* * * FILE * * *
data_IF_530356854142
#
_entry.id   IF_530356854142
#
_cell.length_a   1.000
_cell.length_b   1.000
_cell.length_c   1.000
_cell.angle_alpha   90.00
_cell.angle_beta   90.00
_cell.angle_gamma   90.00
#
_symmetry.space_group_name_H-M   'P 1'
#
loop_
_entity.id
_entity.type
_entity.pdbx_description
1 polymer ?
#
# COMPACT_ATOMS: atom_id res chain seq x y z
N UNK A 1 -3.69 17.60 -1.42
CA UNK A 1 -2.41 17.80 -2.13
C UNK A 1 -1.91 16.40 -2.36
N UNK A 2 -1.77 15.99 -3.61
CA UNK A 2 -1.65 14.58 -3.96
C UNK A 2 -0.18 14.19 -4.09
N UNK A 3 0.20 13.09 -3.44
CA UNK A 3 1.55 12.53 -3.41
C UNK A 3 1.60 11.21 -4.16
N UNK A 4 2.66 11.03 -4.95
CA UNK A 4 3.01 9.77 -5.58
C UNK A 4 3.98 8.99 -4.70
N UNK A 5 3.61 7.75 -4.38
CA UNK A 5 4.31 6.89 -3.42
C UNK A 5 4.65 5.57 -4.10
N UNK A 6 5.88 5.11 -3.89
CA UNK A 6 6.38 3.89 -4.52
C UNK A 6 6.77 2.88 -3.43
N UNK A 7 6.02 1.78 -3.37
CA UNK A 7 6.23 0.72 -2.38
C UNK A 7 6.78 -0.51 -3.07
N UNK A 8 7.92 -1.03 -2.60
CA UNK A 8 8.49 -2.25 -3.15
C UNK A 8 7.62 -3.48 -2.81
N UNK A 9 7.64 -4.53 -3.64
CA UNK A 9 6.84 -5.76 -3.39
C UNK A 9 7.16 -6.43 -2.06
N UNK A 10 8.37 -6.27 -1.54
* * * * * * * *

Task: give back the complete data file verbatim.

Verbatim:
data_IF_530356854142
#
_entry.id   IF_530356854142
#
_cell.length_a   1.000
_cell.length_b   1.000
_cell.length_c   1.000
_cell.angle_alpha   90.00
_cell.angle_beta   90.00
_cell.angle_gamma   90.00
#
_symmetry.space_group_name_H-M   'P 1'
#
loop_
_entity.id
_entity.type
_entity.pdbx_description
1 polymer ?
#
# COMPACT_ATOMS: atom_id res chain seq x y z
N UNK A 1 -3.69 17.60 -1.42
CA UNK A 1 -2.41 17.80 -2.13
C UNK A 1 -1.91 16.40 -2.36
N UNK A 2 -1.77 15.99 -3.61
CA UNK A 2 -1.65 14.58 -3.96
C UNK A 2 -0.18 14.19 -4.09
N UNK A 3 0.20 13.09 -3.44
CA UNK A 3 1.55 12.53 -3.41
C UNK A 3 1.60 11.21 -4.16
N UNK A 4 2.66 11.03 -4.95
CA UNK A 4 3.01 9.77 -5.58
C UNK A 4 3.98 8.99 -4.70
N UNK A 5 3.61 7.75 -4.38
CA UNK A 5 4.31 6.89 -3.42
C UNK A 5 4.65 5.57 -4.10
N UNK A 6 5.88 5.11 -3.89
CA UNK A 6 6.38 3.89 -4.52
C UNK A 6 6.77 2.88 -3.43
N UNK A 7 6.02 1.78 -3.37
CA UNK A 7 6.23 0.72 -2.38
C UNK A 7 6.78 -0.51 -3.07
N UNK A 8 7.92 -1.03 -2.60
CA UNK A 8 8.49 -2.25 -3.15
C UNK A 8 7.62 -3.48 -2.81
N UNK A 9 7.64 -4.53 -3.64
CA UNK A 9 6.84 -5.76 -3.39
C UNK A 9 7.16 -6.43 -2.06
N UNK A 10 8.37 -6.27 -1.54